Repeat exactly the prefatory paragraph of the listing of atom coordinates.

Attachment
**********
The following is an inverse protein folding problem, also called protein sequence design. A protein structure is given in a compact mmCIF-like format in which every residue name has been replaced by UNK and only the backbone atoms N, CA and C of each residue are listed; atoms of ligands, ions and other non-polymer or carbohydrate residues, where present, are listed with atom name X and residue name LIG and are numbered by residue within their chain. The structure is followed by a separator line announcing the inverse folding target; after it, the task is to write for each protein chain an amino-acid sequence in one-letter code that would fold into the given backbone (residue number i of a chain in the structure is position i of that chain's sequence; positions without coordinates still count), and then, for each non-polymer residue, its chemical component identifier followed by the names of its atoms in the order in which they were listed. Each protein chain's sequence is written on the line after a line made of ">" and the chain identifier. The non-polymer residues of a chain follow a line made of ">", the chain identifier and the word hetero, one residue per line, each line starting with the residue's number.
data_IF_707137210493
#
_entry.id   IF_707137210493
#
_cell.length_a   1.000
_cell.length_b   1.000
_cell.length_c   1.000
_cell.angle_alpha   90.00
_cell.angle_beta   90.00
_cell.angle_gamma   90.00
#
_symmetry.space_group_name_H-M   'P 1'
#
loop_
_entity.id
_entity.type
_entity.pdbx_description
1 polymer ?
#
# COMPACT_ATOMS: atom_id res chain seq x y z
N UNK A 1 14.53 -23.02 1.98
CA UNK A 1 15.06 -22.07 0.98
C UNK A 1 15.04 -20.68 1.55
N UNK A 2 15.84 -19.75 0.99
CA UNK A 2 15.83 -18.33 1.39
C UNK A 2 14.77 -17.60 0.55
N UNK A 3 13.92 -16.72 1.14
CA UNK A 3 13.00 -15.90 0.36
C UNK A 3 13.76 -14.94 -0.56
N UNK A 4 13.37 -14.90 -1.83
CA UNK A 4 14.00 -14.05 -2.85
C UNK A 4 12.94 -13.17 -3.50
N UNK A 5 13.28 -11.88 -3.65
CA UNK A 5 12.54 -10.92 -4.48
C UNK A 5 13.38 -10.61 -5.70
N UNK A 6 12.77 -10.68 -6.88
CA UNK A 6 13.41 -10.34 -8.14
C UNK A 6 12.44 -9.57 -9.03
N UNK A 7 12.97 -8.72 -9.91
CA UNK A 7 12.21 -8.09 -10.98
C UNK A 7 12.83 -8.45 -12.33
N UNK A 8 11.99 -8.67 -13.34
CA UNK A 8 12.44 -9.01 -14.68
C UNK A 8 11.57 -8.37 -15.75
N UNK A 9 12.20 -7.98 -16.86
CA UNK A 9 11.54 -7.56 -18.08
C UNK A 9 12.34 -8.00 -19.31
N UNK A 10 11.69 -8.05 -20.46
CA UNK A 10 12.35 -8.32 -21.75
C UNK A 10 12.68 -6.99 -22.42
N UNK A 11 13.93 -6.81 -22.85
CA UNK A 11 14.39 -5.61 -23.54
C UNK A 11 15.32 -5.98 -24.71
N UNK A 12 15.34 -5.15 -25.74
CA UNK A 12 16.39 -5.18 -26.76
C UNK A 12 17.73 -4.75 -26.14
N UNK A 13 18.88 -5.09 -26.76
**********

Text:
The following is an inverse protein folding problem, also called protein sequence design. A protein structure is given in a compact mmCIF-like format in which every residue name has been replaced by UNK and only the backbone atoms N, CA and C of each residue are listed; atoms of ligands, ions and other non-polymer or carbohydrate residues, where present, are listed with atom name X and residue name LIG and are numbered by residue within their chain. The structure is followed by a separator line announcing the inverse folding target; after it, the task is to write for each protein chain an amino-acid sequence in one-letter code that would fold into the given backbone (residue number i of a chain in the structure is position i of that chain's sequence; positions without coordinates still count), and then, for each non-polymer residue, its chemical component identifier followed by the names of its atoms in the order in which they were listed. Each protein chain's sequence is written on the line after a line made of ">" and the chain identifier. The non-polymer residues of a chain follow a line made of ">", the chain identifier and the word hetero, one residue per line, each line starting with the residue's number.